They are against His will; they should be against ours as well. If you would like to get on your knees and give thanks for God’s service and love – to give thanks for a suffering and loving servant God – then that seems like an appropriate response. To get down on our knees isn’t the first move. It is a response. It isn’t a prerequisite demand. It is a reaction.

All of this brings us to my final point: which is that is that we look to a God who we see through the person of Jesus of Nazareth. Everything we say about God should start there. The German Reformed theologian Jurgen Moltmann puts it succinctly: “All Christian statements about God, about creation, about sin and death have their focal point in the crucified Christ.”

What does that mean? Well, it means we worship a God who shows his power in the birth of a lower-class, defenceless child. It means a God who exercises his authority by becoming one of us in order to love and serve us. It means that we worship a God who sees the suffering of this world, a world authored by him, and comes to suffer with it. Not to punish it, not to lay it waste, but to suffer alongside it and in it.

All of our statements about God, and creation, and sin and death spoken through the focal point of the crucified Christ means that we do not worship a selfish, maniacal being. Instead, we worship a God on his hands and knees, serving us out of love and devotion.

Because we believe in God through the person of Jesus Christ, we also believe that God and suffering are no longer contradictions.

And we believe that the God who is love has done something, through suffering in his being, that all of our loving and su?ering cannot: give this world hope through the resurrection of Jesus. As the writer to the Hebrews wrote, “Because he himself was tested by what he suffered, he is able to help those who are being tested.” He helps us because his suffering with us didn’t end in death. His suffering with us ended in life beyond death.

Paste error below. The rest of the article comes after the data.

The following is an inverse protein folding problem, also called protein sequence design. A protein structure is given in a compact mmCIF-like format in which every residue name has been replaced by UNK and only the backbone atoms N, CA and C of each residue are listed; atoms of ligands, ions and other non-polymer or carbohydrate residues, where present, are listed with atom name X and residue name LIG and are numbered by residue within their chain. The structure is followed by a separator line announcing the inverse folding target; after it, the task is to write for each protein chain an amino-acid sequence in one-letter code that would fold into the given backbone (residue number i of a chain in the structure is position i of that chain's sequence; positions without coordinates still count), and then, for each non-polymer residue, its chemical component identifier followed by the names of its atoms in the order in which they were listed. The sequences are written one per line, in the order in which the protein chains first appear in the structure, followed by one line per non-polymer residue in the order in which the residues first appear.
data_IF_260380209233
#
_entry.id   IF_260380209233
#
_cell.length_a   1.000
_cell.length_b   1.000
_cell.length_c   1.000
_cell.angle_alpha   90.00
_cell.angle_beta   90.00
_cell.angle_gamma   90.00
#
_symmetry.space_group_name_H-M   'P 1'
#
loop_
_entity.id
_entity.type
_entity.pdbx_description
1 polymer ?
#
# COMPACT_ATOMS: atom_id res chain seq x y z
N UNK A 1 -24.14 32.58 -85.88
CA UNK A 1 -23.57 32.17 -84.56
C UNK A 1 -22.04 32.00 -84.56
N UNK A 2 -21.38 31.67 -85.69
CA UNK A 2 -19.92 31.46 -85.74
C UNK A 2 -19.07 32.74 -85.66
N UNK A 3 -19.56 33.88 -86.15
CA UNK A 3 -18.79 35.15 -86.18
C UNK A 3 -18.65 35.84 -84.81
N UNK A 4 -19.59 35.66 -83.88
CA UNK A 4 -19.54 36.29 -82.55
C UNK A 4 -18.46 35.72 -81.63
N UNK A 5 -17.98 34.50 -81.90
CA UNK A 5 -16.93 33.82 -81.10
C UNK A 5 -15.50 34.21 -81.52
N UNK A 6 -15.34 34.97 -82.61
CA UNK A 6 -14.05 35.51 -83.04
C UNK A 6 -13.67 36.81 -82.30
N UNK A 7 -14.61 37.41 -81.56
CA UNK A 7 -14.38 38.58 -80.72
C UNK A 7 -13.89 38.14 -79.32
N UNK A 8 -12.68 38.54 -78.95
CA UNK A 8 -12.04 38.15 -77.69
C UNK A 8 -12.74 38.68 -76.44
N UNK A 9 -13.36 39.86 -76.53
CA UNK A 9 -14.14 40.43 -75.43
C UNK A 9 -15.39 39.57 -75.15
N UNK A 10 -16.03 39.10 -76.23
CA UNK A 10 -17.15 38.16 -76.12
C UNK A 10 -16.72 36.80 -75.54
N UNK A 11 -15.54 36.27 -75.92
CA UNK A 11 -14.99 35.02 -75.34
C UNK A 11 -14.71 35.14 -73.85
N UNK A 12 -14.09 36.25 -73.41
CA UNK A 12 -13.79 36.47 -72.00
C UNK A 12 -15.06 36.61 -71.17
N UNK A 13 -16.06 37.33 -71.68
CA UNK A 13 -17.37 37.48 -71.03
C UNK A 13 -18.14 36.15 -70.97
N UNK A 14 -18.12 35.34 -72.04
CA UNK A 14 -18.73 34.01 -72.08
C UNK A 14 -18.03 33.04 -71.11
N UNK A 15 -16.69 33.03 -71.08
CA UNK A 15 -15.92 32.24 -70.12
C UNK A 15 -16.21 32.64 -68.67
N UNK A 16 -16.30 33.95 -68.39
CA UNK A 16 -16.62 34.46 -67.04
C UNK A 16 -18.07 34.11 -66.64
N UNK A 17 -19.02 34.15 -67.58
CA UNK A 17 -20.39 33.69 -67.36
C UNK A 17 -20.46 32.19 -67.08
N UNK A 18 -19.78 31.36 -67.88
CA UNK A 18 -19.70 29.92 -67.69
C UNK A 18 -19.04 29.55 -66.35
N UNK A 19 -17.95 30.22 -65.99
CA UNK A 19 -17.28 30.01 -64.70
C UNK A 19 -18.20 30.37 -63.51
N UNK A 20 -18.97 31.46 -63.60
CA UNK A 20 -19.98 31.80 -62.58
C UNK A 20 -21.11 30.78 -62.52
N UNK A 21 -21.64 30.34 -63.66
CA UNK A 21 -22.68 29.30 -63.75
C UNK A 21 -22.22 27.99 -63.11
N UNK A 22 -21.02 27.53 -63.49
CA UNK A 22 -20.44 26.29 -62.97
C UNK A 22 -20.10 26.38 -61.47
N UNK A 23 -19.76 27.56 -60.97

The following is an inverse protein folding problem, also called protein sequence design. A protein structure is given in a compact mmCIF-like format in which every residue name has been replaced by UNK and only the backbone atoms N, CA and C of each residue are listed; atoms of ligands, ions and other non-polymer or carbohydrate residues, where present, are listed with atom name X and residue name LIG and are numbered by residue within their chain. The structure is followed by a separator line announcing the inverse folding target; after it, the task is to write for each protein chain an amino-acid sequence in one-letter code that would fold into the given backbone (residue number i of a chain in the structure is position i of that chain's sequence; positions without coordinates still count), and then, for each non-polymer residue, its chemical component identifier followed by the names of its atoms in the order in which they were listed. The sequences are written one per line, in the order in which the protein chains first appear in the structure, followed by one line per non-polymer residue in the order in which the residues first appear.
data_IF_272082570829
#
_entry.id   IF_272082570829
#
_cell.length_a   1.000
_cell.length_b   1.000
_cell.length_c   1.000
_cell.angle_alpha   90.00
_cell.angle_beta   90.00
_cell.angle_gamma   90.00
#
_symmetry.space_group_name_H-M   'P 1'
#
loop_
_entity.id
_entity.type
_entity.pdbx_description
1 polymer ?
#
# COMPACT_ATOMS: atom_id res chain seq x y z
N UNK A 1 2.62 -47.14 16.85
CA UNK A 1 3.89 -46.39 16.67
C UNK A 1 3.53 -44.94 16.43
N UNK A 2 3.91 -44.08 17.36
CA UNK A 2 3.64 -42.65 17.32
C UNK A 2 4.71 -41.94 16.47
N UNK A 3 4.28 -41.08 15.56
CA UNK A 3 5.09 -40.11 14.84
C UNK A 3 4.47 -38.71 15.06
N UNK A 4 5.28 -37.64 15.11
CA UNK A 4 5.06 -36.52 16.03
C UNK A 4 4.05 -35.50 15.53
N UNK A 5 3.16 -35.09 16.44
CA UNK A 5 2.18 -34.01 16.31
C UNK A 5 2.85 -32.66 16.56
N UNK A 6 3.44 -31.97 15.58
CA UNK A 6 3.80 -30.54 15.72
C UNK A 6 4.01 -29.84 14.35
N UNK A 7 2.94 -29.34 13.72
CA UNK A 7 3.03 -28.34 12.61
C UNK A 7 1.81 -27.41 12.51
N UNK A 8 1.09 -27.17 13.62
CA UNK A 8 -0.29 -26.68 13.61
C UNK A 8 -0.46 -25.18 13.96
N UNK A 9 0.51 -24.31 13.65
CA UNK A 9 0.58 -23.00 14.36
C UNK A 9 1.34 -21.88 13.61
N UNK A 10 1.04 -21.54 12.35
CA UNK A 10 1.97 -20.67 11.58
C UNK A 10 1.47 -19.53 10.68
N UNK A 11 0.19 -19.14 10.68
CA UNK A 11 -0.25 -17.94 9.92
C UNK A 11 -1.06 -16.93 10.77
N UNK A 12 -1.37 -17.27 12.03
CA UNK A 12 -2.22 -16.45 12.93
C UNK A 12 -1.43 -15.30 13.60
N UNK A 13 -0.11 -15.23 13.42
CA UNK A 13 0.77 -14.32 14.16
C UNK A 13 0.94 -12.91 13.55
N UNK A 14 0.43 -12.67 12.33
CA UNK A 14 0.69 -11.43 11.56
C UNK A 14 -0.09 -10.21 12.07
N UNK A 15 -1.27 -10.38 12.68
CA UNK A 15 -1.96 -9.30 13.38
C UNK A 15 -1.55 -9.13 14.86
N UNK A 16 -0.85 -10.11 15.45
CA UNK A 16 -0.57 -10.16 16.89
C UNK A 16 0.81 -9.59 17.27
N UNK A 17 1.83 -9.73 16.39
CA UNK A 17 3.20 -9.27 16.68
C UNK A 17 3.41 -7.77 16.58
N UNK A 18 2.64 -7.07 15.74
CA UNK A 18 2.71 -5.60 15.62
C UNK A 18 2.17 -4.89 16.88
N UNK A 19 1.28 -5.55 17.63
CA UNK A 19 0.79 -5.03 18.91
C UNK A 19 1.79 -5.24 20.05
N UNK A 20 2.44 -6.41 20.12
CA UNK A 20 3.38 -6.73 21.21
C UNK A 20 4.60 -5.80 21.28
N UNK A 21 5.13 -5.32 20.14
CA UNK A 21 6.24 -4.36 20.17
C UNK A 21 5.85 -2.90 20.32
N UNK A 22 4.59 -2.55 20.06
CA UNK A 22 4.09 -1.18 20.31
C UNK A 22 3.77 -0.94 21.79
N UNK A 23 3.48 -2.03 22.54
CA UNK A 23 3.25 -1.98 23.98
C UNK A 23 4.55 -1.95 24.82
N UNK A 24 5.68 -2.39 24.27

Ultimately, we don’t praise and worship God because we have all the answers – because we have some kind of special knowledge that makes suffering and evil okay or understandable. Instead, we worship a God who has suffered with us because God is love.

We worship and have faith because we hope in that God of love – even in spite of all the absences of good and love. I don’t think that any of that would necessarily convince the strident atheist. It is what Paul would call a bit of foolishness and a stumbling block – an all-powerful God who redefines what it means to be powerful by suffering and dying out of love. It isn’t scientific; it is faith, hope and love.

But, rationally convincing or not, there is a lot of hope, salvation and comfort to be found in that God, a God whom we find in Jesus of Nazareth; a God who comes to serve and not to be served, a God who suffers with us instead of remaining separate from us.